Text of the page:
In the summer of ’69, the summer-long Harlem Cultural Festive saw more than 300,000 music lovers, few to no cops, with the Black Panthers providing security.
BY DWIGHT BROWN, NNPA News Wire Film Critic
It was a volatile time. Malcom and Martin had been assassinated in recent years. Civil uprisings and riots had just simmered down. The summer of ’69 was a chance for a much-needed cultural break and reawakening.
That happened in Harlem’s Mt. Morris Park when program director Tony Lawrence created the summer-long Harlem Cultural Festival. Three hundred thousand music lovers attended — few to no cops in sight. The Black Panthers provided security. It was a mellow celebration.
The Tonight Show’s musical director Ahmir “Questlove” Thompson has flicked the mothballs off the never-before-seen, decades-old footage of the festival. The two-inch videotapes were shot by producer/director Hal Tulchin for an unreleased 1969 doc called “Black Woodstock.”
The tapes had languished in a basement for 50 years, and Tulchin signed the rights to the masters over to Questlove just before he died in 2017. The bandleader’s task of screening, editing, and assembling clips couldn’t have been an easy task. His efforts were augmented by music supervisor Randall Poster, editor Joshua Pearson, and director of photography Shawn Peters.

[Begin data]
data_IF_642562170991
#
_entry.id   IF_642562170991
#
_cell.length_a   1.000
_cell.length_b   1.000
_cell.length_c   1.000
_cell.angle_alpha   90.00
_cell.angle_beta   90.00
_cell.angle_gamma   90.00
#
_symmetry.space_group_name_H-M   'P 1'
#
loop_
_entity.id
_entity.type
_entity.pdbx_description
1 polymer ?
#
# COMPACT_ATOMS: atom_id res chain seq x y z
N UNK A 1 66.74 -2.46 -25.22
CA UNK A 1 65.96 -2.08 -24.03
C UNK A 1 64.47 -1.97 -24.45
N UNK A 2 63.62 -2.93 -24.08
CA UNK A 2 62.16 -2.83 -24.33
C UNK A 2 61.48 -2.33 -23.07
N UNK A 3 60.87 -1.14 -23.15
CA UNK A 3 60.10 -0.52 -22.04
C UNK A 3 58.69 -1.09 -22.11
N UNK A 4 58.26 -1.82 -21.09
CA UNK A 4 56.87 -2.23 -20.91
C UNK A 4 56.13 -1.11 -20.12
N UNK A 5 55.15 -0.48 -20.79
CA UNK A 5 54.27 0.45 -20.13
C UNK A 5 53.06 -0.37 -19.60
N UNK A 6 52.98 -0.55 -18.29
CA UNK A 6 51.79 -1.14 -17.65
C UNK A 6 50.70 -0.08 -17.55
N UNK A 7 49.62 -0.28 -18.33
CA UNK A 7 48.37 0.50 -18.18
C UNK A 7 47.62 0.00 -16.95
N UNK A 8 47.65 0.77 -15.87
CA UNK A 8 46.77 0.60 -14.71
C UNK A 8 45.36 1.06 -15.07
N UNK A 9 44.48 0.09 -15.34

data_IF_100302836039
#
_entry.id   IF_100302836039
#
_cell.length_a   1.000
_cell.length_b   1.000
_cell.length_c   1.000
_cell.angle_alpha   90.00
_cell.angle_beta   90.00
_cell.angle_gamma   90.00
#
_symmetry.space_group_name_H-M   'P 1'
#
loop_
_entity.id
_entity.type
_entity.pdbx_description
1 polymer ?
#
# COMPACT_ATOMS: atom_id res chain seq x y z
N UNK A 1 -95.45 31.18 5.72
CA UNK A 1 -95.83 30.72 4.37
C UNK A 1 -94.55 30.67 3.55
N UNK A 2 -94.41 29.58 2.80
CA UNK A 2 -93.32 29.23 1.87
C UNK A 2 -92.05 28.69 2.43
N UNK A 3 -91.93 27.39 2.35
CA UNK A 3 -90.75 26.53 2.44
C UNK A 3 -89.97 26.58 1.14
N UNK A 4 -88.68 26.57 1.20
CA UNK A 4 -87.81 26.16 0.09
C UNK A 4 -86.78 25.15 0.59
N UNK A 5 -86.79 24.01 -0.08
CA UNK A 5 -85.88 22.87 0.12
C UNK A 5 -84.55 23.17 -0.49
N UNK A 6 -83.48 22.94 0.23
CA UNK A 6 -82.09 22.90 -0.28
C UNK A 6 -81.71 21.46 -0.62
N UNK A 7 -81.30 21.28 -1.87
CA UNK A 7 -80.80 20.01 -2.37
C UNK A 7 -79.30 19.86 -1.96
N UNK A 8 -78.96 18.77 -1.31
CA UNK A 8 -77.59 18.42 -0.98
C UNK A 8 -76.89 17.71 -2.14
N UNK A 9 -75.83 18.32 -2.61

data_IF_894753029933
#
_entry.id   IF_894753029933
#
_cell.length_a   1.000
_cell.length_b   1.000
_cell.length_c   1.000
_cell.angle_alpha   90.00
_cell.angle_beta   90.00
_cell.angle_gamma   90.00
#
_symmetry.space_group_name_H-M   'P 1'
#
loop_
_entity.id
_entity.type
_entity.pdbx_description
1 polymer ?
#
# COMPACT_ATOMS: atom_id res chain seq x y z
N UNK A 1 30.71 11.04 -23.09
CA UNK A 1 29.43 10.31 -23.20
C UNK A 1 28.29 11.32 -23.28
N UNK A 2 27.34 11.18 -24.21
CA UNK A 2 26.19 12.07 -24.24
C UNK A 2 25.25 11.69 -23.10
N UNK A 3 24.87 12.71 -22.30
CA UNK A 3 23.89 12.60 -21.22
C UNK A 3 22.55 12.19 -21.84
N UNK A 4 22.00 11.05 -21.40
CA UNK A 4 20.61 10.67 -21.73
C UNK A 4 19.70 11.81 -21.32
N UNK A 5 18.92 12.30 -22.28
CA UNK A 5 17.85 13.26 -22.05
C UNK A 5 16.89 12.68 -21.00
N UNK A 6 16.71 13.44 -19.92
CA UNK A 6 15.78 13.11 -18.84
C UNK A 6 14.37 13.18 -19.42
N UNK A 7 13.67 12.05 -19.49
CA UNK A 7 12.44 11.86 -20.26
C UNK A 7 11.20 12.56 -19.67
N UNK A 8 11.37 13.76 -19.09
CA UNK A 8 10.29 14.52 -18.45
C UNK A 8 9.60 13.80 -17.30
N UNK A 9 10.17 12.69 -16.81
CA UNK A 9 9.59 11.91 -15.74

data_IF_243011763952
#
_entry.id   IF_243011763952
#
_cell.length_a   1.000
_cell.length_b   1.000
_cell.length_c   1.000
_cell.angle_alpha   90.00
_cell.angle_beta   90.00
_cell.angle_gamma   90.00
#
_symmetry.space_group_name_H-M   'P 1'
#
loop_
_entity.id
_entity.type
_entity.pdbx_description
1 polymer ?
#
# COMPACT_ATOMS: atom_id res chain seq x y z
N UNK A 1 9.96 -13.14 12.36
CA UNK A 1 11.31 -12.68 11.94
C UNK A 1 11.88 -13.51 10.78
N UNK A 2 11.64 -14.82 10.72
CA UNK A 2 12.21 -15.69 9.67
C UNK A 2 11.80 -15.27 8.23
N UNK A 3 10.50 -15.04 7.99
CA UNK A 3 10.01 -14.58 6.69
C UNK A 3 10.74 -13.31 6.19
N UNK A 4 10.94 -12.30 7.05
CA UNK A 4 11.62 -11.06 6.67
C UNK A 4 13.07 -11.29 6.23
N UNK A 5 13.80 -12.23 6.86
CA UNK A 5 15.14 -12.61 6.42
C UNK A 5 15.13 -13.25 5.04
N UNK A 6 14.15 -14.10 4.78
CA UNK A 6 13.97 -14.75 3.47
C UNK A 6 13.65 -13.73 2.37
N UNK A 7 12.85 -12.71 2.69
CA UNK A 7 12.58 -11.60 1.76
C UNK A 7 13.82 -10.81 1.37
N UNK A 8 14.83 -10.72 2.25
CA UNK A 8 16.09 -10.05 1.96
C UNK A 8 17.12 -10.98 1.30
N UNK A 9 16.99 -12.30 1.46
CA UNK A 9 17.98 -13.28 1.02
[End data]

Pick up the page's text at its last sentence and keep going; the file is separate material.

Among the many stellar performances:
- R&B artists (BB King, Little Stevie Wonder, Sly and the Family Stone, Gladys Knight & The Pips)
- Pop stars (The 5th Dimension)
- Jazz greats (Abbey Lincoln, Nina Simone)
- Latin legends (Mongo Santamaria)
- Gospel singers (The Staple Singers, The Edwin Hawkins Singers, Mahalia Jackson)
Mayor John V. Lindsay makes a cameo, and activists such as Jesse Jackson and Al Sharpton share their opinions on music and the state of Black life. Sharpton shared, “Gospel was more than religion. Gospel was the therapy for the stress and pressure of being Black in America.”
The vintage performances are edited in with news footage and new interviews from festival musicians, recollecting their performances and attendees recalling their experiences. Of particular interest is the interview with Marilyn McCoo and Billy Davis Jr., who were determined to connect with a black audience who had been reluctant to embrace The Fifth Dimension, their pop group.
Together, these interviewees’ perspectives add insight and footnotes to the social/political history surrounding these unforgettable outdoor concerts. Before there was Prince, there was Sly. Before Yolanda Adams, Mahalia. Before Bad Bunny, Mongo Santamaria. We know this because Questlove and his rousing, thoughtful documentary link us back to the past with this precious and rare archive.
There is something so spiritual, uplifting, and motivating about watching 300,000 Black folks gathered around a stage to vibe and rejoice throughout the summer. You need to watch this doc in a theater or on the streaming service Hulu. Why? Because the revolution will not be televised!
Summer of Soul (… Or When the Revolution Could Not Be Televised) is in theaters and on Hulu July 2.